A man needing money agrees to impersonate a nonexistent person who said he'd be committing suicide as a protest, and a political movement begins.
NOMINATED for 1 OSCAR: Best Screenplay
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I find Meet John Doe (1941) to be Capra's darkest views of society. This film is the third of what can be seen as a sort of trilogy, with Mr Deeds Goes to Town and Mr Smith Goes to Washington; all three films focus on an innocent everyman standing against the forces of capitalism and greed, with a fiery professional woman at his side. But Meet John Doe is the most pessimistic of the trilogy (and most Capra films), not only in its view of American business and upper-class, which is no surprise, but also in its view of the middle and lower classes, who are represented in one memorable scene as a mob. In this film, Capra admits that middle class Americans are by no means perfect, and that they are easily swayed by the media. The fact that Capra produced it independently (he and Robert Riskin created their own company), may be a clue as to why it is somewhat unusual and more ambitious than his previous films, which were made with Columbia.
The film begins with the character Ann Mitchell (Barbara Stanwyck), who, upon being fired from her job at a newspaper, writes a false letter to the editor as a John Doe, expressing disgust and hopelessness towards society and resolved to jump off the Capitol building on Christmas Eve. The letter is a sensation, and Ann convinces her boss that it's good business to, instead of explaining the truth, find an everyman and pay him to be John Doe. Gary Cooper, is, of course, the choice, and, although his hobo friend the Colonel (Walter Brennan) warns him about the dangers of profit, agrees to the job simply so he can get his arm fixed to play baseball again. With the help of Ann's inspiring speeches, John becomes the people's icon and hero; they create John Doe Clubs where neighbors get together to make their town, and therefore, the country, a better place. The
Cooper plays a hero that is simple and na´ve, but with a quiet integrity that comes to embody the original idea of John Doe. He manages to cloak the movie star persona with subtle yet effective gestures and expressions that portray an incredibly truthful and humble man. Stanwyck, too, is effective with her portrayal of the strong newspaper woman who won't take no for an answer. Stanwyck always plays strong characters, but they are often beaten down in the end; in this film, however, although she is softened by John's sensitivity and integrity, she keeps her resilient manner and never gives up, which was enjoyable to watch.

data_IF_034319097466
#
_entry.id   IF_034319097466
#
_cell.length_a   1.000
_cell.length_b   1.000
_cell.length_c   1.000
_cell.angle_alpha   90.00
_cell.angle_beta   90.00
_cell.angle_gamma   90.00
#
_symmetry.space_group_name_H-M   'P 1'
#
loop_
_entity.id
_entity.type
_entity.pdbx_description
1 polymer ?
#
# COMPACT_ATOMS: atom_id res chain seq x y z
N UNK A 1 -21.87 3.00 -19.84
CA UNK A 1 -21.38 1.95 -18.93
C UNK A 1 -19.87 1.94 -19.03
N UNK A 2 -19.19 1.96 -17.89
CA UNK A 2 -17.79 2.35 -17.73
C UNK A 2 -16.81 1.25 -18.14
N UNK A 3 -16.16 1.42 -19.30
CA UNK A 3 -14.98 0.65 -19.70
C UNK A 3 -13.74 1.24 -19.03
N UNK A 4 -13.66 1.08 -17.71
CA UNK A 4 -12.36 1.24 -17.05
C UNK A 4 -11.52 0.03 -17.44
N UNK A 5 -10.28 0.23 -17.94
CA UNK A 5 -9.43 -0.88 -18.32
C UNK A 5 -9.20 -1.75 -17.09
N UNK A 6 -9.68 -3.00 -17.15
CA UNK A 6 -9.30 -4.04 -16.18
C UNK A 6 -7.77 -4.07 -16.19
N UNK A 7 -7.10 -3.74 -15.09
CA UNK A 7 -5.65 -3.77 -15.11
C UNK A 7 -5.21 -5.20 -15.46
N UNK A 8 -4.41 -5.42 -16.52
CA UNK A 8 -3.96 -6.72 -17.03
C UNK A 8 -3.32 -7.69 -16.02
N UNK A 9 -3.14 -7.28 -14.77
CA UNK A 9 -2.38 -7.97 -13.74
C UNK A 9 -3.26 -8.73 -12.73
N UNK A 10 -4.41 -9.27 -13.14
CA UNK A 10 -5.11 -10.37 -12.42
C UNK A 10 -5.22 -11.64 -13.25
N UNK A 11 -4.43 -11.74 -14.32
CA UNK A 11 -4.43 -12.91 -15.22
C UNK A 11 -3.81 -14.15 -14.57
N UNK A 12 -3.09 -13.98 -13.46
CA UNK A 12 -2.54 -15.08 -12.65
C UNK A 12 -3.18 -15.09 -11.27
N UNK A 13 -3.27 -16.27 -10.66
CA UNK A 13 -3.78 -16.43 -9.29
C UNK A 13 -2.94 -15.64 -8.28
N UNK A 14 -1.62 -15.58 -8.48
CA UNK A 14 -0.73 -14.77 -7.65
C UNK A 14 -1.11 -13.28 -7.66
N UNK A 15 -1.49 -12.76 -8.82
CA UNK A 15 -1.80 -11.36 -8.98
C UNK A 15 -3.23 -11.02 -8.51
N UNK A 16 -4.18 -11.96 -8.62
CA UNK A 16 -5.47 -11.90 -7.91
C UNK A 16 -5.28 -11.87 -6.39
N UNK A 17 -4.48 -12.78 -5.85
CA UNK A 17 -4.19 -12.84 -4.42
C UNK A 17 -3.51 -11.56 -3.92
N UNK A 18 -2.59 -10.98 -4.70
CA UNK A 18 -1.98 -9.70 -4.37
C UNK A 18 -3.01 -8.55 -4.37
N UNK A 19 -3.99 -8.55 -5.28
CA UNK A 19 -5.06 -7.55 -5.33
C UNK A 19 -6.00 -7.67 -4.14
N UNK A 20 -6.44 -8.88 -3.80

But the stars are not the only actors who deserve praise. As in many Capra films, the character actors help hold the film together and are completely believable in their roles. Arnold, of course, as the cold businessman, Brennan as John's loyal friend who brings comedy and insight to the film, and James Gleason as Connell, the head of the newspaper office, who seems hard and business-minded, but is revealed to be extremely human and somewhat sad in one moving scene.
The illustration in this film of the lower and middle classes as a mob, easily riled, shows Capra (and the screenwriter Riskin) revealing the flaws of everyday people, and the media they believe so much in. Although Capra's films always side with them in the end, this one gives an idea of a potentially dangerous society when their idol is taken away or revealed as something different from what they perceived him. The character of Ann is also an example of a good person who, trying to support her mother and sisters, becomes focused on money and is then easily bribed by a corrupt upper echelon.
Meet John Doe is an unusual film in Capra's ouvre, although it seems to fit with the themes of most of his other films. The dark outlook is depicted not only by story and dialogue but also by the cinematography and lighting, and a film noir atmosphere is created at times, which shows some of the changeover from the 1930s to the 1940s. The film may get overly idealistic (big surprise for Capra) and melodramatic at times, but overall, it is a stirring critique of the upper and lower classes of American society, and the individuals who get caught in the middle.